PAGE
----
International partnership on the co-benefits of blue carbon restoration

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05 August 2022, UK: An international partnership of blue carbon experts from the James Hutton Institute, the University of St Andrews, the Norwegian Geological Survey, and University College Dublin has been awarded funding under the Blue Carbon International Policy Challenge (BCIPC) to explore opportunities for maximising the co-benefits of blue carbon restoration projects in Scotland.

Blue carbon is the carbon captured by the atmosphere and stored by coastal and marine ecosystems, including salt marshes, seagrass beds, kelp forests, and biogenic reefs. These ecosystems are vital allies in combating the global climate emergency, but if they are degraded or lost, the carbon previously stored will be released back to the atmosphere.

Blue carbon ecosystems can also contribute to ecosystem-based adaptation to climate change by acting as the first line of defence for coastal communities against storm surges, saltwater intrusion and shoreline erosion. They also provide many non-climatic benefits, such as shelter and food for terrestrial and marine wildlife, nursery habitat for commercial and recreational fisheries, recreational opportunities, and retention and recycling of land-derived pollutants before they reach the ocean.

The partnership will review current blue carbon ecosystem protection, restoration and creation approaches and their co-benefits to help understand policy and research implications for nature, the blue economy, and communities.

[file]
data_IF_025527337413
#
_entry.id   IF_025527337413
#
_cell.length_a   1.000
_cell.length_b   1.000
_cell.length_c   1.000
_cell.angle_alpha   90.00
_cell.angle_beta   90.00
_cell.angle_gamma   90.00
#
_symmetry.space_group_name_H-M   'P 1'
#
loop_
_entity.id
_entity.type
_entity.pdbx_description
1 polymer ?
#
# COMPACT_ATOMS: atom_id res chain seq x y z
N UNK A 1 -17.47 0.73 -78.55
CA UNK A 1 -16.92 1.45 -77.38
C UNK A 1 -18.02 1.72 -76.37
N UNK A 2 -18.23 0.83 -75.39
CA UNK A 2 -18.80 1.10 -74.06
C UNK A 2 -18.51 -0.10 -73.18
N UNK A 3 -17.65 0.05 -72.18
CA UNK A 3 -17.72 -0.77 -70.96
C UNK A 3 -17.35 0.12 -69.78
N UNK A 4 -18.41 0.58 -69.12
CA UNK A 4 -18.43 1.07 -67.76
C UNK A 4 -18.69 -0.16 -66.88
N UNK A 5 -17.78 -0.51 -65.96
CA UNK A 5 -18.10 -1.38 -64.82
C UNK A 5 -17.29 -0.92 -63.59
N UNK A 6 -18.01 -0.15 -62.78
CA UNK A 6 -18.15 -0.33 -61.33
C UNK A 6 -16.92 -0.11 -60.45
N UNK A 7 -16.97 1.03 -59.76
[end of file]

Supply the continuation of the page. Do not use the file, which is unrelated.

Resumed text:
Dr Ioanna Akoumianaki, senior science-policy specialist at the Institute and project lead, said: “As recently highlighted by the UK Climate Change Committee, many of the risks to blue carbon ecosystems, such as sediment and nutrient run-off, can only be mitigated by making land-based interventions.

“Here at the Institute, we have gained experience in land management and restoration projects. We will explore how catchment-to-sea flows of carbon, sediment, ecosystem services and funding as well as knowledge and experiences in catchment restoration can help to deliver sustainable blue carbon ecosystem-based management.”

The BCIPC, launched in April by the Minister for Environment and Land Reform, Mairi McAllan MSP, will bring together research and policy specialists from Scotland and overseas to identify ways to move from research to action.

On announcing the funding, Minister McAllan said: “We are delighted to support these projects, which bring international partners together to achieve the shared goal of furthering knowledge and understanding of blue carbon to mitigate and adapt to climate change impacts.

“Working collaboratively will have collective benefits for our global environments, economies and communities including accelerating action on the future challenges we all face in delivering on our COP27 blue carbon ambitions.”

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